Inspired from Blumenthal’s In Search of Perfection TV programmes and book series, The Perfectionists’ Café’s menu features British classics and airport favourites revisited in the celebrity chef’s unique style.
"You cannot achieve perfection as it’s entirely subjective. As a perfectionist, you can continually try to improve things, even if that means just turning everything upside down and starting again. We have had some incredible fun trying to make the best ever versions of these dishes, including using kit from cement mixers to paint sprayers and even a few explosions along the way! But that organised chaos produced some incredible techniques – and subsequently some fantastic results. The point is, you will never be quite satisfied. It's an endless pursuit, but when you add to the mix a bit of our quintessentially British eccentricity, that’s when the fun really begins. For me, The Perfectionists’ Café is about the realisation of that journey in an actual café; it's about everything we questioned and about harnessing the very excitement of that journey for the diner," he explained.
Wood-burning oven pizza
The Perfectionists’ Café is the first airport restaurant to feature a wood-fired oven, and it aims to deliver traditional Neapolitan pizzas following authenticity regulations that specify the oven temperature must be high enough to allow the base to cook at speed whilst ensuring that the toppings don't get hotter than 60°C to avoid discolouration of fresh ingredients like basil.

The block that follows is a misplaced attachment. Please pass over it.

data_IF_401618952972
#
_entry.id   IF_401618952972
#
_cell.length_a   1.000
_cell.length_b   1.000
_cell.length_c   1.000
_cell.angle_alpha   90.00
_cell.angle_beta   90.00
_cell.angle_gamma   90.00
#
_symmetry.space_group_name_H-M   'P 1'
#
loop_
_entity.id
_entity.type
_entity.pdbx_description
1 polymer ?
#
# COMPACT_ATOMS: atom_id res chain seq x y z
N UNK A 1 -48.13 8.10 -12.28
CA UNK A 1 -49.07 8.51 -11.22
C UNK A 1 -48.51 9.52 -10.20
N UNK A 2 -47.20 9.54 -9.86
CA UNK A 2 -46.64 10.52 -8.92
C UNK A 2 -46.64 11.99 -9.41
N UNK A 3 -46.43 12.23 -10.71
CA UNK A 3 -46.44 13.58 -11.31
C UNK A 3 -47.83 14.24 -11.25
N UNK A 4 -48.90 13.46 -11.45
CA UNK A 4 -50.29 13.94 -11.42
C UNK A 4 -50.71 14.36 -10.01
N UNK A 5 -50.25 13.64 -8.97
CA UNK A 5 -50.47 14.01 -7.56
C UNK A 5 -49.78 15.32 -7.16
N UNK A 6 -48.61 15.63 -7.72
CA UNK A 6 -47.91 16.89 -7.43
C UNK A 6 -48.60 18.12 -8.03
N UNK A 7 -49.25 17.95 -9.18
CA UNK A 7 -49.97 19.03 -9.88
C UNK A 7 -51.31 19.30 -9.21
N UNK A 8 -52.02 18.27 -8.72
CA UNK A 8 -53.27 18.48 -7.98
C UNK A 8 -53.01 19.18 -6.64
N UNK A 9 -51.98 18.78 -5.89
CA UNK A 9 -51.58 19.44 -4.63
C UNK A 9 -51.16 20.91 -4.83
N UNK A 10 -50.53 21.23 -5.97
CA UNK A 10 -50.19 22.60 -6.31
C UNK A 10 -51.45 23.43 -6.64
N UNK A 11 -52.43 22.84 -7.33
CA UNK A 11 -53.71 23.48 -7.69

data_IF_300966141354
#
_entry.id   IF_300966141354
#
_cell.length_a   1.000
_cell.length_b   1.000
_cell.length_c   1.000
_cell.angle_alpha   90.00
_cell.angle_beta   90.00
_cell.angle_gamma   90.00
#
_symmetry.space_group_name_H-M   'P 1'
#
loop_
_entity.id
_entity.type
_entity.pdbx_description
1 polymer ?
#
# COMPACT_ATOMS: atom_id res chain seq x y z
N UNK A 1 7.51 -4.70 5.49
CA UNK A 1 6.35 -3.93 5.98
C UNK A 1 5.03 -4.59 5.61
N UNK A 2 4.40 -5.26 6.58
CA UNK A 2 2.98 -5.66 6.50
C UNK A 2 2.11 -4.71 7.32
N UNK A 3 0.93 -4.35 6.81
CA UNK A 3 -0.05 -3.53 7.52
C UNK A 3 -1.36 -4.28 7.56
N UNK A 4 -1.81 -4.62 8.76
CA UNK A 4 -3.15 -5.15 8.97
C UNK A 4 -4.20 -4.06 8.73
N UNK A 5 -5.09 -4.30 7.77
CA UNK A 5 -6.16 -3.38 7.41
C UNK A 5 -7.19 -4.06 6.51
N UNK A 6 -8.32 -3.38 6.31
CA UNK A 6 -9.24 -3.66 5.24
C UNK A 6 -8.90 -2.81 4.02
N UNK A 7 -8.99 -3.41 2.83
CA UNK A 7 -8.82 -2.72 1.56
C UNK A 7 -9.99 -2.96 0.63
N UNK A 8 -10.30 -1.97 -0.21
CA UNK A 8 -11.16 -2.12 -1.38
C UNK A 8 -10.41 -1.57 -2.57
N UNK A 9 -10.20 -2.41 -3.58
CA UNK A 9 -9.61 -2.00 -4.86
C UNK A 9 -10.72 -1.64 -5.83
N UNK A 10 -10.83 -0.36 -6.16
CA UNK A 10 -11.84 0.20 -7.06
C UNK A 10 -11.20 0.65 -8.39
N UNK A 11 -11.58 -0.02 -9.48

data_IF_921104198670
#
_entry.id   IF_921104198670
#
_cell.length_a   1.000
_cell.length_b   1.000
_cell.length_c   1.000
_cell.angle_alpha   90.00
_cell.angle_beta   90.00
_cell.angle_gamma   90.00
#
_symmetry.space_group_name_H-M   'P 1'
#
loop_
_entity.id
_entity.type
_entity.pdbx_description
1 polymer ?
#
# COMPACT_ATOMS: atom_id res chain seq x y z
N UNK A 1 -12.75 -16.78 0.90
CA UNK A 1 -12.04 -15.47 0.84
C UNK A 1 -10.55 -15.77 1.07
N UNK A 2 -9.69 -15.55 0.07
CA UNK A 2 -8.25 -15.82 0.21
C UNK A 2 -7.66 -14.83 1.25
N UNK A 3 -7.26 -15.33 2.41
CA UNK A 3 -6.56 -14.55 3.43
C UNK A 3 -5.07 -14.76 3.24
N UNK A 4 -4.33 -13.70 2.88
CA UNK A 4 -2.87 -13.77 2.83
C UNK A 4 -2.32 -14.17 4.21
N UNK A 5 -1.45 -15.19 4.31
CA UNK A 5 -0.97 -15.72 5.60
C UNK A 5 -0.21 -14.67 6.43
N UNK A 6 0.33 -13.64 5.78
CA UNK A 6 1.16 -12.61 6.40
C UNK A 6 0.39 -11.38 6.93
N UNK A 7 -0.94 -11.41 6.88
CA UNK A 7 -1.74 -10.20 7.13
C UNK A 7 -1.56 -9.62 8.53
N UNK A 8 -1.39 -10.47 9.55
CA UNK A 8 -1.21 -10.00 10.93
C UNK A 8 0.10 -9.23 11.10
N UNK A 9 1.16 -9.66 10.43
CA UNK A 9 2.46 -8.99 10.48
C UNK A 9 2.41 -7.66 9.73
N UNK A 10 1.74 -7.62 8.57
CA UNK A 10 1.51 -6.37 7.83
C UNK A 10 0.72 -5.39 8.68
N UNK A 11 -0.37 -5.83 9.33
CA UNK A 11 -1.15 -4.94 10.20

Fish and chips spray
The fish and chips on offer at the restaurant is prepared with a crunchy beer batter created by Blumenthal in the TV programme following Leeds University research on the science of crunch. The batter has been siphoned to create the lightest, crunchiest possible mixture. The dish is served with a small atomizer containing malt vinegar and onion juice to be sprayed directly on the food or in the air to recreate what the chef identified as the traditional British ‘chippie’ taste and feel.
Inspired by the work of an oral physiologist who discovered that our own first three fingers put together is the widest we can comfortably open our mouths to eat, the burger has been squashed to this exact thickness. Aiming to allow customers to get all the layers of the burger in one bite, the chef and his team worked on the height of the different ingredient layers, but also the texture, density and aeration of the bun. Three cuts of beef have been chosen to maximise flavour and consistency, and Blumenthal chose brioche for the bun, as it is soft enough to absorb the juices and be pressed down to the three-finger rule, yet substantial enough to hold the burger together without falling apart.
Liquid nitrogen ice cream
Going back to his pioneer use of liquid nitrogen in restaurant kitchens in the late 1990s, Blumenthal has created an ice cream parlour at the entrance of his Perfectionists’ Café, which will have two steel cylinders holding liquid nitrogen and pumping it to the ice cream maker. With its temperature of -196°C, the nitrogen freezes the custard with minimal ice crystals, producing fast and smooth ice cream.
Cocktails served in the bar include classics such as fizzes, brambles and martinis made with premium spirits, hand-pressed juices and handcrafted infusions, but where The Perfectionists’ Café innovates is in the introduction of the Cloud Pour, which uses dry ice to suffuse drinks with essences of mandarin, thyme, vanilla, cinnamon and even tobacco and merlot, adding depth and complexity of flavour to the drinks.
Fat Duck group executive head chef Ashley Palmer-Watts and the Perfectionists’ head chef Julian O’Neill helped Blumenthal turn individual dishes from the TV programme into a menu adapted to a busy airport environment.
Designed by hospitality design specialist Afroditi Krassa, the Perfectionists’ Café’s interior reminds of the heyday and glamour of 1960s passenger flights, with propeller-shaped benches and formica-lined joinery.